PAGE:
Insiders tell why Sproule follows Palmer to Aston Martin

Spoule and Ed - Picture courtesy Bertel Schmitt

Last days at Tesla: Simon Sproule chats with Ed Niedermeyer, leaves him in the dark

When Simon Sproule left Nissan for Tesla, I was one of the few who wasn’t ecstatic about the new job. I wondered how long Simon would work for a Musk who believes that cars can be sold by word-of-mouth, and that snarky tweets are the best PR in the universe. Nonetheless, I was very astounded to hear that Simon would leave after a few months in the valley, and follow the call of his friend and long-time sponsor Andy Palmer, to become Chief Marketing Officer of Aston Martin. So why did he go?

Of course, the move back to the old blighty was planned earlier than during the seven days Andy Palmer has been on the job as CEO of the struggling British luxury car maker. Andy Palmer, who headed so many divisions at Nissan that his business card was printed on concertina fold stock (at least that’s what the talk was and still is at Nissan’s HQ in Yokohama,) gave notice in early September. He sat out his “garden time” for a painful three weeks at home building miniature Japanese houses out of chop sticks and tooth picks. Released from the penalty box, he took the reins of Aston Martin on October 1.

Spoule and Ed 2 - Picture courtesy Bertel Schmitt

Ed and Simon

When Ed Niedermeyer and I visited Simon Sproule two weeks ago at Tesla in Palo Alto, he was relaxed, and didn’t look like someone who’s about to pack an overseas container yet again. When we talked about Andy, the consummate PR man Simon Sproule did not flinch.

A week later and back in Tokyo, we did bid Andy Palmer adieu at a small function at the Foreign Correspondence Club. That’s where we always say sayonara to departing execs. I gave Andy the regards Simon asked me to convey, and again, nothing betrayed that the two were in cahoots again, and would soon work together like in the years before at Nissan.

Order in the court ...

Order in the court …

For both, the career is a homecoming. Both are unrepentant Brits. Sproule, whose car career started at Ford UK, actually worked for Aston Martin when it was part of the Premier Auto Group the Detroit automaker had to sell off in pieces to survive. Andy Palmer’s birthplace in Stratford-upon-Avon is only 10 miles away from his office at Aston Martin in Gaydon. Palmer has been praised as the savior of Merry Old England’s auto industry. He recently was appointed to the Order of Saint Michael and Saint George as a Companion, which is one step from knighthood. Palmer had turned down earlier advances from Aston Martin. Princess Anne hanging the blue-ribboned badge around Palmer’s neck at Buckingham Palace was one of the many factors that made Palmer say yes to the second offer. Should he bring Aston Martin from near-death back to glory, Palmer surely will be knighted, or more. When I asked him how he feels about changing from number two at a 5 million unit maker to the number one slot at a maker of a piddling 4,200, Palmer just smiled.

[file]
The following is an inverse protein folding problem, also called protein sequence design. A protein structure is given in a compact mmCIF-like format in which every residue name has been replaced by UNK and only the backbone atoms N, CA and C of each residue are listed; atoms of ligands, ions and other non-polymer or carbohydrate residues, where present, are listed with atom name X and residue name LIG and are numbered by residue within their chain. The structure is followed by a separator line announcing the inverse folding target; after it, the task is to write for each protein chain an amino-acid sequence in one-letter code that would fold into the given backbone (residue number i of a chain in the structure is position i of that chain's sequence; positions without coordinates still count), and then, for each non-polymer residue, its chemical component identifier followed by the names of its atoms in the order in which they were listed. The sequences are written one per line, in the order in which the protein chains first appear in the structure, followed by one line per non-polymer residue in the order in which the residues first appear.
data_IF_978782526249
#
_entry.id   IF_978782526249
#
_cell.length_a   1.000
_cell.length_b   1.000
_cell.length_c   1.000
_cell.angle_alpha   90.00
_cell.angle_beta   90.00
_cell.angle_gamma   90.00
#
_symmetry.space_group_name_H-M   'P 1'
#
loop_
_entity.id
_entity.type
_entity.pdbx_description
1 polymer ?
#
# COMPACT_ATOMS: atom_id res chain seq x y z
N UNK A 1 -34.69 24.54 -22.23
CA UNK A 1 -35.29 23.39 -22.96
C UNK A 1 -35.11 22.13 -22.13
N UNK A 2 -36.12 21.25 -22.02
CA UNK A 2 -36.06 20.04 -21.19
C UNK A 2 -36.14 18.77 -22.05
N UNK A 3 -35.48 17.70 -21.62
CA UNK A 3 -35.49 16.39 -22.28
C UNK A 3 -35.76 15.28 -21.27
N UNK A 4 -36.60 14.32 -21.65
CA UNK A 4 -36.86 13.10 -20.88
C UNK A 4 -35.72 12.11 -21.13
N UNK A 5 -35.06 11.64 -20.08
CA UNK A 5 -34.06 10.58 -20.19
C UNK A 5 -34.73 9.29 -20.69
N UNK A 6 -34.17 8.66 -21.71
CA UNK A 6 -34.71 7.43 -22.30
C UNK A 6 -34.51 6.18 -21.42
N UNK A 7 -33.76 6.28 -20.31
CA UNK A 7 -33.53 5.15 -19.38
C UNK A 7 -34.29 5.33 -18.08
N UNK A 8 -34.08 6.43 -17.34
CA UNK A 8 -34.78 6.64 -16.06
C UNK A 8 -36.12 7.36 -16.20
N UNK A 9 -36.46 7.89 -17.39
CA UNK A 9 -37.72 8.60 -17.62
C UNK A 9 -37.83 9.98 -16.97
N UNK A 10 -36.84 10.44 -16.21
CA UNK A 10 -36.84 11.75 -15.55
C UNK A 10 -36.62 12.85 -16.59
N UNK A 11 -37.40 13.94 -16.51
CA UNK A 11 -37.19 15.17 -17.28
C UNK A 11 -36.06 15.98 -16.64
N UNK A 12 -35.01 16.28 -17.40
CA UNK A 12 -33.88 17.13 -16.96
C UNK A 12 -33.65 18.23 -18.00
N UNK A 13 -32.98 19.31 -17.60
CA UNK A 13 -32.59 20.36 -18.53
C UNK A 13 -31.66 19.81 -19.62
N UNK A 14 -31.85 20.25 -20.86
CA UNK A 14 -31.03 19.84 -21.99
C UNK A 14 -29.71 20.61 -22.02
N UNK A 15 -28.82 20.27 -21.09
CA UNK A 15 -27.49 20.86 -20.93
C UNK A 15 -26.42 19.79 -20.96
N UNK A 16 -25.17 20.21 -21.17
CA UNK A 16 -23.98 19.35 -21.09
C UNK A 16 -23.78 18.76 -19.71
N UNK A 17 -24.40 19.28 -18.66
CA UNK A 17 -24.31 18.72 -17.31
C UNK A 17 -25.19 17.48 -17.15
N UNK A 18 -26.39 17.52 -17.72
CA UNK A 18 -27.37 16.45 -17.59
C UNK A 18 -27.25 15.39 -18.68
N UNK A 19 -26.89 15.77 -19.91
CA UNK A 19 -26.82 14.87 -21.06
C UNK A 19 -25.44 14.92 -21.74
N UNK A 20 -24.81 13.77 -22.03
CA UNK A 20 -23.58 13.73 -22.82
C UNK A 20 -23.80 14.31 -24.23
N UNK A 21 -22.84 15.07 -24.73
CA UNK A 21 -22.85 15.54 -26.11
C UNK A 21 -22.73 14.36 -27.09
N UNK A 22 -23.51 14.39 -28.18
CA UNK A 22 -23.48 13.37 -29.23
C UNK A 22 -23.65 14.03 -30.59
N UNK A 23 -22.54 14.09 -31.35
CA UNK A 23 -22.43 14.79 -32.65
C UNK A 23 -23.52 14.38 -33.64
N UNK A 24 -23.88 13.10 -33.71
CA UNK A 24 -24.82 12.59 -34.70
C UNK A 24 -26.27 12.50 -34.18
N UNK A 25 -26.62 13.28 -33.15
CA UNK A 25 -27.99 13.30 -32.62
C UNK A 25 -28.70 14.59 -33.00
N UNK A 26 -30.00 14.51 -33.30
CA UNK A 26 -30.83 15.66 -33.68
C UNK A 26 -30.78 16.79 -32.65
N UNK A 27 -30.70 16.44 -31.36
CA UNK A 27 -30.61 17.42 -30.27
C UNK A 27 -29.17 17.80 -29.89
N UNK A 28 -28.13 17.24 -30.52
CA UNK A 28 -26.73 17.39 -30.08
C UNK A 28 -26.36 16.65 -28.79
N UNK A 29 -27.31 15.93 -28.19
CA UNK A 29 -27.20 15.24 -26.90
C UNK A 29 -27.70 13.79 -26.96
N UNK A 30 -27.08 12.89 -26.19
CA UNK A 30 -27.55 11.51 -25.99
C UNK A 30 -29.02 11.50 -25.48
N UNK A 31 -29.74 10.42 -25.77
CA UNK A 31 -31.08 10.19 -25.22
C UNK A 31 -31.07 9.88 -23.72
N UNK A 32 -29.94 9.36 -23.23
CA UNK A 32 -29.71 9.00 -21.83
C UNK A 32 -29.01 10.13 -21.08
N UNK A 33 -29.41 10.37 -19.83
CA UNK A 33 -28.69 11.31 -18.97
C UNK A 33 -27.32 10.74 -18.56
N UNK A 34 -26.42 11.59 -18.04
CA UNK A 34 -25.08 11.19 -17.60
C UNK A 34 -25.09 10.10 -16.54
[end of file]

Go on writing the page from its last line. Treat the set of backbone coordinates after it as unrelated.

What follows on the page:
Palmer’s job at Nissan paid well over a million dollars annually, much to the chagrin of the much lesser paid Japanese executives. There needs to be more than the good life in the dower house of a British country estate that makes the job worth the move. Aston Martin is heavily shopped around by its current owners. A pedigreed CEO and an experienced Chief Marketing Officer, both bringing with them connections and friends in the C-suites of global automakers, should increase the chances for a lucrative deal. Friends of Palmer and Sproule figure that both have a contract for a very interesting bonus when Aston Martin has found a new suitor. “Andy is 51,” said one of his friends, “if he turns Aston Martin into a delightful bride in a few years, he will be on the shortlist of any automaker. If Aston Martin is married-off successfully, he can retire rich. Or he can do both.”

Simon Sproule at his last Nissan quarterly results conference in Yokohama

Polishing his resume: Simon Sproule at his last Nissan quarterly results conference in Yokohama

Sproule is much younger, and after Aston, doors will be wide open throughout the industry. In a world where a man who marketed fancy fountain pens can advance to CMO of Cadillac, Sproule’s future is guaranteed.

In any case, Sproule’s short stint at Tesla appears to have been less happy that he led on. Living in a rental with a short lease, he never put down roots in The Valley. Working for a mercurial Musk was not easy. Coming from Nissan, Sproule exchanged a position in charge of vast numbers of people and budgets with a job that amounted to explaining yesterday’s Musk tweets to incredulous journalists. A headcount Sproule was promised was nixed by The Boss after Simon had arrived. Two months ago, a mad Musk terminated Communications Manager Shanna Hendriks over a minor matter. “A fan of Tesla wrote a slightly less fawning story than usual,” said an informed source, “and Musk fired Hendriks without even discussing it with Sproule, her boss.” The comms job at Tesla claimed many fatalities, and Sproule soon found out why. Even so, his decision surprised his closest friends. “I figured he would hold out for at least a year,” said one of Sproule’s confidantes, “that’s when a quarter of his stock options vest.” The full amount can be cashed after four years, an unlikely occurrence given the churn in Tesla’s communication department.

Yet again, Tesla needs a new spokesperson. The mission impossible will surely attract a new brave volunteer who believes that this time, it’s different. Beware: You will leave, and possibly get fired, before those fat options vest.